Put her in the kennel with the magic bottle and cover with a blanket – if you don’t already cover with a blanket I suggest starting – it will help calm her down.

    This works for three reasons:

    1. Smells like you – the people she likes.
    2. It’s warm – puppies love warm
    3. When she moves it, it will slosh around a bit – it will sound like her mother’s belly or a sibling and it will help her settle down.

    All of my pups have used this method and it’s worked beautifully. Good luck!!

    Liked by 2 people

    • Also, you might need a puppy apartment-type kennel – one with a designated sleep area and a designated potty area….but the divider can be taken out once she’s old enough to hold her bladder a bit better at night 🙂

      Liked by 1 person

      • Thank you so much for your suggestions!!! 🙂
        We now have her set up in a crate with a baby gate around it so she can have a place to sleep and a place to go potty outside of her crate if needed. She is sleeping a bit better. BUT, she seems to be choosing to sleep on the floor and using her crate to go pee. Not at all what we thought she’d do! She really does hate her crate!
        Puppy trainer is coming tomorrow so I’m really hoping they have some good ideas because I am pretty darn close to giving up on the crate.

        Liked by 1 person

  4. I am a pushover for a crying puppy. After Twix cried for an hour on night 1, I brought her into our bed. She slept on my pillow at my head until she was too big and then she moved under the covers between my legs. She’s been there ever since. #notasuccessstory

    Liked by 4 people

    • This is where I’m at. As in, if the trainer coming tomorrow doesn’t give us a some real suggestions and solutions, I’m done with the damn crate and I’ll join you as #notasuccessstory.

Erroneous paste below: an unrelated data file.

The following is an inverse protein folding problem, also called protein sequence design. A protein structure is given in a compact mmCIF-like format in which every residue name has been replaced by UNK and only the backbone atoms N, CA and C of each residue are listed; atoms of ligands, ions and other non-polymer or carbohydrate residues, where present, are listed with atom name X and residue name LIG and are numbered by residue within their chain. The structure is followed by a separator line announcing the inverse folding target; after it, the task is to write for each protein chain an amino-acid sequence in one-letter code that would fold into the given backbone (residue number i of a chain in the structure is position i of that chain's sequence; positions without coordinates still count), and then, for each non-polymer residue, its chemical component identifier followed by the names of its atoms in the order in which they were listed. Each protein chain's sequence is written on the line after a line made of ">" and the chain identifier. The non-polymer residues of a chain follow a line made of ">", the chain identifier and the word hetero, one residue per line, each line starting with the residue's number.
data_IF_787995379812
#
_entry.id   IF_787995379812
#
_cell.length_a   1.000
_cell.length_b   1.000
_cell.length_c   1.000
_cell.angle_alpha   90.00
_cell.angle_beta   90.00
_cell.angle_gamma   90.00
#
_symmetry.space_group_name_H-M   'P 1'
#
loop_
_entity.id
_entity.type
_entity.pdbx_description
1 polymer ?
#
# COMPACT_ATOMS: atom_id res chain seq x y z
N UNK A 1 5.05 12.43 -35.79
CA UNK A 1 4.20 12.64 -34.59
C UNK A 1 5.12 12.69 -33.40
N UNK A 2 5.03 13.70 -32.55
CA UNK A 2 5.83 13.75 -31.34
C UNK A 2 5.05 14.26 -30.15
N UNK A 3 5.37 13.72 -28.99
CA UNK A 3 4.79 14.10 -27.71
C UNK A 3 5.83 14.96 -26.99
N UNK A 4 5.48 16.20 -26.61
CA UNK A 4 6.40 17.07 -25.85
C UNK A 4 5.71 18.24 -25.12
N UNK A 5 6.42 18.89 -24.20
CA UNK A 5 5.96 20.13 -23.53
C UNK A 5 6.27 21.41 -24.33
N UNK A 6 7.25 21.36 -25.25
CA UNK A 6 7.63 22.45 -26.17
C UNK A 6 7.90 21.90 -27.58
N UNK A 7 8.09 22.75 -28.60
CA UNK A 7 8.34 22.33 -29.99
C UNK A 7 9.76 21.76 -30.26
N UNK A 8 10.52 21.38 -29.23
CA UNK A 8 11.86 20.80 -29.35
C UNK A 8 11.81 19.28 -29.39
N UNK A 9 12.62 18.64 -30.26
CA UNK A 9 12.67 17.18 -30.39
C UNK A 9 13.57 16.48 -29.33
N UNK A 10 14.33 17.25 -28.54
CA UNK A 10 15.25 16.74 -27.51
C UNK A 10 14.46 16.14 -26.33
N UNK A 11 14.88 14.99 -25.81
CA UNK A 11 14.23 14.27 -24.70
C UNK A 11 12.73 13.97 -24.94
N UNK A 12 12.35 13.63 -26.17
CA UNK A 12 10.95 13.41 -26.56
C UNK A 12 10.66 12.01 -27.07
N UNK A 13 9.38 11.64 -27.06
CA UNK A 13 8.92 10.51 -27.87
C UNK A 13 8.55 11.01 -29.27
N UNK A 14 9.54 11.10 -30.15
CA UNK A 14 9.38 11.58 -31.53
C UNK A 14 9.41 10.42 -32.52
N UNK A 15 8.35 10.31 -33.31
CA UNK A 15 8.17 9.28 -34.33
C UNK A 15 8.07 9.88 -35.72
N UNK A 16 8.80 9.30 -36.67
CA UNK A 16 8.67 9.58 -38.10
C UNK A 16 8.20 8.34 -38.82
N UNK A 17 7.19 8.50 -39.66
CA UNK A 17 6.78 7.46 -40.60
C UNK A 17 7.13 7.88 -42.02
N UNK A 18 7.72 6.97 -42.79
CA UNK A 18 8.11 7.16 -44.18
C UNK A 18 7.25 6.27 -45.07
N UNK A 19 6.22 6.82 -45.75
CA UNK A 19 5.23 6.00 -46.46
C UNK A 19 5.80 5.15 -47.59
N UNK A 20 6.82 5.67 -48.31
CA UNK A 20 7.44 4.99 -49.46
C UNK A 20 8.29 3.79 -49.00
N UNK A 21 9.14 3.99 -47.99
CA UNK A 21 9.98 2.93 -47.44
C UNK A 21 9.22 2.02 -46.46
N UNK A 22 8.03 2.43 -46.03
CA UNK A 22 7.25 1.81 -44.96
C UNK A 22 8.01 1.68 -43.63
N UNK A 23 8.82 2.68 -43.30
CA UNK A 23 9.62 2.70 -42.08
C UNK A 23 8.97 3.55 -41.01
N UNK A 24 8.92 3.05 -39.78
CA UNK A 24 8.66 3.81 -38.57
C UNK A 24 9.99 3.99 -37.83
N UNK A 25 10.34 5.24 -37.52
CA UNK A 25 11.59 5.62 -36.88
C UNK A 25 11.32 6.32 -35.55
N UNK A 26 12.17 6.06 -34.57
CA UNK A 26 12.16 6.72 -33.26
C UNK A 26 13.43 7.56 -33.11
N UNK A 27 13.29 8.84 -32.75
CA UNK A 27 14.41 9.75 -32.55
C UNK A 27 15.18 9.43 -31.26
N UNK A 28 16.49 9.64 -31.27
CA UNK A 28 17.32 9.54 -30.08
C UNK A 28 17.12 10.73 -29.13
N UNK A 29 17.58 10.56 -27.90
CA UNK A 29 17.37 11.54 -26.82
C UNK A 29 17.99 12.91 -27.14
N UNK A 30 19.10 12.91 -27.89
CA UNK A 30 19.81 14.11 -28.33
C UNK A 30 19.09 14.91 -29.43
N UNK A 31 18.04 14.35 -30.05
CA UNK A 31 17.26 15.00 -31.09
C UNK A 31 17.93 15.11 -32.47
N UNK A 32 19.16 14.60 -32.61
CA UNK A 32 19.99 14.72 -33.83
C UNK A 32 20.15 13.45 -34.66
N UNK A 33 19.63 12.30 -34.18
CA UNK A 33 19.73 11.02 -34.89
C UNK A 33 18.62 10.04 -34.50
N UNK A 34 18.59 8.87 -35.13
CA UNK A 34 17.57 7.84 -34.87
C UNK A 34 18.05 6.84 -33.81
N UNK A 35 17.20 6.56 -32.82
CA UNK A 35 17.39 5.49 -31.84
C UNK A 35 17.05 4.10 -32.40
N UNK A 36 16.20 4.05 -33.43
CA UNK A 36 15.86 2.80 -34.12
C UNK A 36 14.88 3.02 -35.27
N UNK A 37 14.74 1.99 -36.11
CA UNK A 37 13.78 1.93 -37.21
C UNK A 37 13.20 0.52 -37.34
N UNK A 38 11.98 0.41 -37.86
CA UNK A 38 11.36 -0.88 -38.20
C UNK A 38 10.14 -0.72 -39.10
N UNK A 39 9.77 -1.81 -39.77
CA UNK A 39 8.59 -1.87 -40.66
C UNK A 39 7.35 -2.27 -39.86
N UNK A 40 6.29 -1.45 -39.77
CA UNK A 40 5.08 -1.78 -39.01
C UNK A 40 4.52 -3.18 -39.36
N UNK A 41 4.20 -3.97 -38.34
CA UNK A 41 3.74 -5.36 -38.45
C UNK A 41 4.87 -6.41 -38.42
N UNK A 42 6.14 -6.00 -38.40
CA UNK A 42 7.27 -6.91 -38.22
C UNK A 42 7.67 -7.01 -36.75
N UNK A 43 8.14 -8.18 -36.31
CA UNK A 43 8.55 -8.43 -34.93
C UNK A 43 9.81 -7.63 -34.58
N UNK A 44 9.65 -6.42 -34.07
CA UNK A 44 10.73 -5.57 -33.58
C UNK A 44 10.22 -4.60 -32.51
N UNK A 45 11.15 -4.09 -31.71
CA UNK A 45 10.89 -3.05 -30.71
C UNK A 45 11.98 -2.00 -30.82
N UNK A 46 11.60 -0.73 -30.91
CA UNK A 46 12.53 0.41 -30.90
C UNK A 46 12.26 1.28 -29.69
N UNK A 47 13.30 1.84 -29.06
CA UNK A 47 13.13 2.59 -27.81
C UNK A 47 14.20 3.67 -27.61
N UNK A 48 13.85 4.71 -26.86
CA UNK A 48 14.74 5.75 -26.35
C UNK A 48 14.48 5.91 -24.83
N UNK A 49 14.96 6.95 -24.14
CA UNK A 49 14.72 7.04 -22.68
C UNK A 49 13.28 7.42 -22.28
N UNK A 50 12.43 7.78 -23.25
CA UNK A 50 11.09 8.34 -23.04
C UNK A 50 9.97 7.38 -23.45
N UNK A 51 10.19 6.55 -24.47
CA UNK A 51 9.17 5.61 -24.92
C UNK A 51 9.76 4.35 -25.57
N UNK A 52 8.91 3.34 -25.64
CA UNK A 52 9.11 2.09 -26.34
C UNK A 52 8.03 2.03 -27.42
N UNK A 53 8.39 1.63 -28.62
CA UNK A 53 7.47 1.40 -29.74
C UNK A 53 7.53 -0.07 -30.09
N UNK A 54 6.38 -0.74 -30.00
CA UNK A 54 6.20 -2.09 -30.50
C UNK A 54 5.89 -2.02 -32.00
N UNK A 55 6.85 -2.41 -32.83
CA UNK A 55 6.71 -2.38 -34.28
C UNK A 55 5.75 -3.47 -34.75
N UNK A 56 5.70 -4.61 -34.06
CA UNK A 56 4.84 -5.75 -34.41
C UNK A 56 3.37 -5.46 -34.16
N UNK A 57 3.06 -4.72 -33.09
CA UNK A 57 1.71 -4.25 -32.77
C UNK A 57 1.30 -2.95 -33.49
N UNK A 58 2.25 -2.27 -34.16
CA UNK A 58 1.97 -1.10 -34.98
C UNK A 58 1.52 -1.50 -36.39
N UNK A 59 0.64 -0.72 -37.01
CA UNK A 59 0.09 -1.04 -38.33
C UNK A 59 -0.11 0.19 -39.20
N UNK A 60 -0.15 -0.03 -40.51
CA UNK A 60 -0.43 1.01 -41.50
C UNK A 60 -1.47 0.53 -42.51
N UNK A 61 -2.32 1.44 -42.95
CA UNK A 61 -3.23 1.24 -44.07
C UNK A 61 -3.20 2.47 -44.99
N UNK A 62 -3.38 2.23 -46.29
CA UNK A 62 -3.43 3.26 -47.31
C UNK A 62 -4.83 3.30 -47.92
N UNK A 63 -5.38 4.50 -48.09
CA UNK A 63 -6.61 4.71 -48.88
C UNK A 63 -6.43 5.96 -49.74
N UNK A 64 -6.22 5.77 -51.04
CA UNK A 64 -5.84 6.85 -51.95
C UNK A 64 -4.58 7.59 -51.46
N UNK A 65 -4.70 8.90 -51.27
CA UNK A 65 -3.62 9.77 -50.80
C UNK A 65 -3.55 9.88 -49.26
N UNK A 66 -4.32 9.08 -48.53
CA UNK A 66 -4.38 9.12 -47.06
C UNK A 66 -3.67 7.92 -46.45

Liked by 2 people

      • For the record, I have absolutely no regrets. I’d do it again in a heartbeat. I love having my cuddle bug there with me—I even have trouble sleeping without her now!

        Liked by 2 people

  5. Our dog liked small cozy spaces, so for his bigger open crate we put a towel or blanket over it at night and he seemed to like that more.

    As far as the daytime crying…. I have no idea!! But good luck!

    Liked by 2 people

  6. I think for the daytime crying because you moved away from her, she will eventually figure out that she can follow you or that it’s ok for you to move around and she will comfort herself knowing she can still see you. It’s a tough transition for a puppy to go from being around their siblings at all times to now being completely alone, so they attach on to their new mom and dad. So it’s likely upsetting to her that she can’t feel you, just as she would with playing with her siblings and then during quiet time, laying with her siblings. When she starts to get upset that you moved, either call her over so she can learn to follow you and also learn that you aren’t just going to stand there for hours while she rests on your feet, or else simply talk to her in a calming voice letting her know that you’re there. Even if she doesn’t understand you, she will hear the tone of your voice. If she keeps getting super upset and barky, it’s likely separation anxiety, even if you’re still close by. You can keep little treats or pieces of her kibble in a bowl in the kitchen and whenever you are stepping away from where she is resting, you can give her a piece of kibble and a pat. This way she learns that something positive comes from her new mom moving away from her. It won’t be something permanent that you will need to do, but just gives her a little treat to look forward to when the situation changes.